I have a couple of of questions about using med or deeps in a 90 deg position put together:

    1. How do you extract the honey. The angle of the drawn comb will also be shifted 90 deg and when put in an extractor will it still come out wothout damaging the comb?
    2. When the 2 frames are put together is the original top of the frame now in the center of the new frame or along the edges? Also, does this leave enough space between "frame sets" for the bees to move easily or do they need to go around the frames?

    Thank you,

    Anthony

  13. #52
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    Default Re: Horizontal deep hives

    Quote Originally Posted by aiannar974 View Post
    I have a couple of of questions about using med or deeps in a 90 deg position put together:

    1. How do you extract the honey. The angle of the drawn comb will also be shifted 90 deg and when put in an extractor will it still come out wothout damaging the comb?
    2. When the 2 frames are put together is the original top of the frame now in the center of the new frame or along the edges? Also, does this leave enough space between "frame sets" for the bees to move easily or do they need to go around the frames?

    Thank you,

    Anthony
    I totally missed these questions for more than a year. Sorry!

    1. For conventional extraction I use standard supers with Lang frames in them - a single super fits under my long hive roof.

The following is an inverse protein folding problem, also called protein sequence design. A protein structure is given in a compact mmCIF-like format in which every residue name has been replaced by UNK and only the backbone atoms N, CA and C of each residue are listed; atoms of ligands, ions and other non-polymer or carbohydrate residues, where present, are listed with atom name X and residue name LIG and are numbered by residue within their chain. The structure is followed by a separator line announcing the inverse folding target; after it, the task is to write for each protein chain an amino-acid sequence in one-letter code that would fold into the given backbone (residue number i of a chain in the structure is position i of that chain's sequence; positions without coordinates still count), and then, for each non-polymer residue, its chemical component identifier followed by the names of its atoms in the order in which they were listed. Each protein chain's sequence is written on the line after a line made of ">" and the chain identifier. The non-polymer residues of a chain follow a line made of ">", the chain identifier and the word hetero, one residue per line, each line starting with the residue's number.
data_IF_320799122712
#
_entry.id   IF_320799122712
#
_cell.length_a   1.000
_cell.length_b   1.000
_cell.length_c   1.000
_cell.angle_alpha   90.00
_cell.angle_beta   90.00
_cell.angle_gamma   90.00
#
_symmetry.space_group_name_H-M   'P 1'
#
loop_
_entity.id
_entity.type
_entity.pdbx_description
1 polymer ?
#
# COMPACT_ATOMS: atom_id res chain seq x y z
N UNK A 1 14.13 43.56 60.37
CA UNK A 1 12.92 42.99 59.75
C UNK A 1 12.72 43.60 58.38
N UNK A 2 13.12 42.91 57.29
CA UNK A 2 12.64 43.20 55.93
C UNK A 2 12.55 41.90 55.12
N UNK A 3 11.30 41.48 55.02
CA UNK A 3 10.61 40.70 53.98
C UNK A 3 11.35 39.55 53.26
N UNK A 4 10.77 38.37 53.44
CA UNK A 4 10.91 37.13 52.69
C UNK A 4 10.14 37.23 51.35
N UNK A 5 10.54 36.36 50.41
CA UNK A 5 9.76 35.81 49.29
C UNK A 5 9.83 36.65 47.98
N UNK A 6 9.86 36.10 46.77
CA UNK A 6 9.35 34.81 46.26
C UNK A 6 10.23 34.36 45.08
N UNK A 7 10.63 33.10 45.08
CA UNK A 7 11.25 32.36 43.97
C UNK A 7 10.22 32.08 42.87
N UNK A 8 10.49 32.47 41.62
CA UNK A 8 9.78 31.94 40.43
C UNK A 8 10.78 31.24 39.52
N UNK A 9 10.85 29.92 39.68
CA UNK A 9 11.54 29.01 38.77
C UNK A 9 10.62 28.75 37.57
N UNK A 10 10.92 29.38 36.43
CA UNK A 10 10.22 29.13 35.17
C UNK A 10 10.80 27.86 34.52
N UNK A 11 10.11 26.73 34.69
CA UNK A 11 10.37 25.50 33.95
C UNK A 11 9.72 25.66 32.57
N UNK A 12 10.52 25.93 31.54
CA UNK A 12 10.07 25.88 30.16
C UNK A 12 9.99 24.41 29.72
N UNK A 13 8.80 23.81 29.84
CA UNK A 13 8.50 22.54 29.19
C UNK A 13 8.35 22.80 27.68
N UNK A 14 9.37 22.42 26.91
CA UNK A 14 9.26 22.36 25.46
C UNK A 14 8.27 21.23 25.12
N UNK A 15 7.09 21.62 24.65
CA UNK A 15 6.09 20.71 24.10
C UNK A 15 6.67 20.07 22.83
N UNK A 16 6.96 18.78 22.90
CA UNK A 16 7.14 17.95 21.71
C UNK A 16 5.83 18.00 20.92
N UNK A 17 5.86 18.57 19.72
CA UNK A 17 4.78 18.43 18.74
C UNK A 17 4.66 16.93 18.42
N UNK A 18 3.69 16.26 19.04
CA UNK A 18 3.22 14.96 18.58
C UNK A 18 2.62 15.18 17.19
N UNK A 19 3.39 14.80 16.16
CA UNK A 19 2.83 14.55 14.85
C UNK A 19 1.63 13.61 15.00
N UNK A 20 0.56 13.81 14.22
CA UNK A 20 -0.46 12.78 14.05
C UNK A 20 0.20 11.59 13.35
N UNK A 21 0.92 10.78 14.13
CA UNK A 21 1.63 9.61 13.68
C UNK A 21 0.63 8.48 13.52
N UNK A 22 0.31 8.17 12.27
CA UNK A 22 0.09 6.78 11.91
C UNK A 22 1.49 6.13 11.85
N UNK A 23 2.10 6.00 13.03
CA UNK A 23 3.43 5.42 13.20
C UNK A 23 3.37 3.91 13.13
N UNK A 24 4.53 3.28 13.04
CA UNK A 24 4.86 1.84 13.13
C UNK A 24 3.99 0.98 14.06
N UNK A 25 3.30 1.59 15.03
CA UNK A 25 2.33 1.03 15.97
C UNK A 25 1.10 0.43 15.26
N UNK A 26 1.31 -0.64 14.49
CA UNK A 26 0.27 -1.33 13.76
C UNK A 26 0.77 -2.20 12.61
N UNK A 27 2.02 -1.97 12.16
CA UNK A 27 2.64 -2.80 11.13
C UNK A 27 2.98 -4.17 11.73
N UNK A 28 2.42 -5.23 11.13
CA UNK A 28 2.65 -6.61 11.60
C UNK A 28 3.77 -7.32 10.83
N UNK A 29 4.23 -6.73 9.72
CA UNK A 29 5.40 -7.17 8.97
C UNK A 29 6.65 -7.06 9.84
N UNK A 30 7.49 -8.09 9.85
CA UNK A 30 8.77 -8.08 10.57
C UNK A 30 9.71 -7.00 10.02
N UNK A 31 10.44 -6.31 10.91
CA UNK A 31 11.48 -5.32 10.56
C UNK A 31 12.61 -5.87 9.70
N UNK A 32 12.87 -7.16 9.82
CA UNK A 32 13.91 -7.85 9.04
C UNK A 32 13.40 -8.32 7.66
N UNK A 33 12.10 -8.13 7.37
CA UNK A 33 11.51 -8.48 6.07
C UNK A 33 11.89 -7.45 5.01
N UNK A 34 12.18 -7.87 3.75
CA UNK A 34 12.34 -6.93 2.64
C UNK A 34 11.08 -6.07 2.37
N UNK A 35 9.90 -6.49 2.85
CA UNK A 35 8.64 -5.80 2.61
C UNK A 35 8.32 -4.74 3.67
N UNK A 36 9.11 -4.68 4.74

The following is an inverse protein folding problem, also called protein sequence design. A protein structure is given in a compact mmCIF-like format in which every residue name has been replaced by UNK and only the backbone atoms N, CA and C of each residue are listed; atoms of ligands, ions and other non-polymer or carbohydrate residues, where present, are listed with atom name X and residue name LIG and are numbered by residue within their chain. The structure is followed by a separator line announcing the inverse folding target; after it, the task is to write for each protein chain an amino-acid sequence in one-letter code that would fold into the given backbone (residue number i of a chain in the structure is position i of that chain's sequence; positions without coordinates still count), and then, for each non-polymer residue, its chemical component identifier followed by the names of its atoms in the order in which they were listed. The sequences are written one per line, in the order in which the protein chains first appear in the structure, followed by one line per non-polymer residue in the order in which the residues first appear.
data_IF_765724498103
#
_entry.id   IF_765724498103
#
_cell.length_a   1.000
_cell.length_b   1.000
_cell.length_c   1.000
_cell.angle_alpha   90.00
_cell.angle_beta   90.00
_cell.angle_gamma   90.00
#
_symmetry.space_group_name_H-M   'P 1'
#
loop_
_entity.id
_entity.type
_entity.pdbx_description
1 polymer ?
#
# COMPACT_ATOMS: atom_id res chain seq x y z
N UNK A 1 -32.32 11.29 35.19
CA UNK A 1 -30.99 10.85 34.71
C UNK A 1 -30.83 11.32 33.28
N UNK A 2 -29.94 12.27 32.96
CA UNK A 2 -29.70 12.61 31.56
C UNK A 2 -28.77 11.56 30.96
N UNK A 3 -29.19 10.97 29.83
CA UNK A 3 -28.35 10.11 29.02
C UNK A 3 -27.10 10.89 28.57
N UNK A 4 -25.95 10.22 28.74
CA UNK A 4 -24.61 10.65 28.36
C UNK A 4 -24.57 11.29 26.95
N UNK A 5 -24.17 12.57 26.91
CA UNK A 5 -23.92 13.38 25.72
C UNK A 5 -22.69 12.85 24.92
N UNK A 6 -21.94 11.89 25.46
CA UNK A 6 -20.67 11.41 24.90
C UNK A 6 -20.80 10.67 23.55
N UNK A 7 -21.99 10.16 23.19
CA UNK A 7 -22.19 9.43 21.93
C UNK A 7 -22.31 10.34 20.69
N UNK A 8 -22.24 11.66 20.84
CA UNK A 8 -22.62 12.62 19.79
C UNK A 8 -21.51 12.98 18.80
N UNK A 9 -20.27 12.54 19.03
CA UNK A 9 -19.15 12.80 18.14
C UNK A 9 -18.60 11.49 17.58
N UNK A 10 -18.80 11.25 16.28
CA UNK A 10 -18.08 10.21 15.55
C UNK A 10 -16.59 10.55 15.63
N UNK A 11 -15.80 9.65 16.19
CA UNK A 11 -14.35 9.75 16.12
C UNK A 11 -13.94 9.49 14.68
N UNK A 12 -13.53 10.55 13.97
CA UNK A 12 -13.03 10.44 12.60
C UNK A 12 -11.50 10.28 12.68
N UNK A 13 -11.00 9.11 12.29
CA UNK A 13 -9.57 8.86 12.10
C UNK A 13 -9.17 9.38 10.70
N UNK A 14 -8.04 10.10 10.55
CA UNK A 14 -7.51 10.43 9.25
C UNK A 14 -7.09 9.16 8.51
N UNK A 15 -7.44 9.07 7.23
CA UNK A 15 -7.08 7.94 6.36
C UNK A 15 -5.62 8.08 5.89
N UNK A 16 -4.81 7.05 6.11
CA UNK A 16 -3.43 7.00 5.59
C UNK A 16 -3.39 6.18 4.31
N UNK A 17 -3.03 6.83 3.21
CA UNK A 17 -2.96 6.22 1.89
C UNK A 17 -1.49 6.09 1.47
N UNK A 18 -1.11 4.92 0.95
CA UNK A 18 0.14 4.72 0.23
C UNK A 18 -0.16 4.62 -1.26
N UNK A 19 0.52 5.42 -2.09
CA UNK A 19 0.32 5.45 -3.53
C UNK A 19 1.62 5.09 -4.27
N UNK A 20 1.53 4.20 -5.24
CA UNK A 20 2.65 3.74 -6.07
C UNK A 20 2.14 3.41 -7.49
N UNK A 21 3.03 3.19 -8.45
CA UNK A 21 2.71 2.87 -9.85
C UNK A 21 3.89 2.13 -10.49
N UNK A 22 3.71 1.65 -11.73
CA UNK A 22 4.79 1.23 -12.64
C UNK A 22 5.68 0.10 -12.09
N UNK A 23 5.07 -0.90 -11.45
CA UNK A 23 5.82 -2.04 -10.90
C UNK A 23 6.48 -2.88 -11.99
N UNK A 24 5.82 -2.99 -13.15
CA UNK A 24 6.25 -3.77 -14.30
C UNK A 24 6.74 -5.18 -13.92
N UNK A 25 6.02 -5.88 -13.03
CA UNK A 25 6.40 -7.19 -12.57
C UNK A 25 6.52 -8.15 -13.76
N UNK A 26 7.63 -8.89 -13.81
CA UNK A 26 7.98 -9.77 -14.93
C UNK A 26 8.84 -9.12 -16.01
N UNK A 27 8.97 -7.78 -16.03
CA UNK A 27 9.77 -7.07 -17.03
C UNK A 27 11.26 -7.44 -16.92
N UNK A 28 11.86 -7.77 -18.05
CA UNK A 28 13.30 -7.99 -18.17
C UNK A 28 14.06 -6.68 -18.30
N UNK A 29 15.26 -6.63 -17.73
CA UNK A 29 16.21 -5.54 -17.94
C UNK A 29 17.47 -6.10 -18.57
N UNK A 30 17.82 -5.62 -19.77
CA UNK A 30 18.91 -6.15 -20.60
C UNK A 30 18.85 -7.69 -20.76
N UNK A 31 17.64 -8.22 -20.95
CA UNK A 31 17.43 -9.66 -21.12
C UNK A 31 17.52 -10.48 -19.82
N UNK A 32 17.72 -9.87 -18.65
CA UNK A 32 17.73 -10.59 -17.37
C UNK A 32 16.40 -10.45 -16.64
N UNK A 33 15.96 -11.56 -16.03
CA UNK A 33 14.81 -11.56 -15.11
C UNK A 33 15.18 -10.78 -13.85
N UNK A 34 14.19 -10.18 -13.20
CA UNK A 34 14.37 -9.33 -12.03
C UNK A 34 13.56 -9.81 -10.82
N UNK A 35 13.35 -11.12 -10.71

I also now have several 14-frame long hives which take standard Lang 10-frame supers above - my hybrid hives (a different subject) - typical honey super management.
    Also, you can dis-assemble a tied-pair easily and extract normally.
    The comb shifts are a non-issue. Does not matter.
    Also, anymore I just insert un-altered Lang medium frames and have them standing (NOT hanging) - the bees don't require the frames to be standing, never did.
    It works just the same.
    Put them in - bees work them - pull them out.
    Like so:
    20190817_163756.jpg

    2. The original top of the frame becomes now the edge (after I tried it both ways).
    The thicker wood is best on the edge - so not to create a massive comb separator right in the nest center.
    Since I am foundation-less, the bees are free to perforate/create passages as they wish.
    They do.
    They are not forced to go around the wooden/plastic edges - a non-sense, really.
    I really like this pictured example - how they patched back a comb after I got some honey out of it for C&S - shows well how going around the frame edges is a non-existent issue.
    20190629_144209.jpg
    Last edited by GregV; 10-04-2019 at 12:12 PM.
    Former "smoker boy". Classic, square 12 frame Dadants >> Long hive/Short frame/chemical-free experimentations.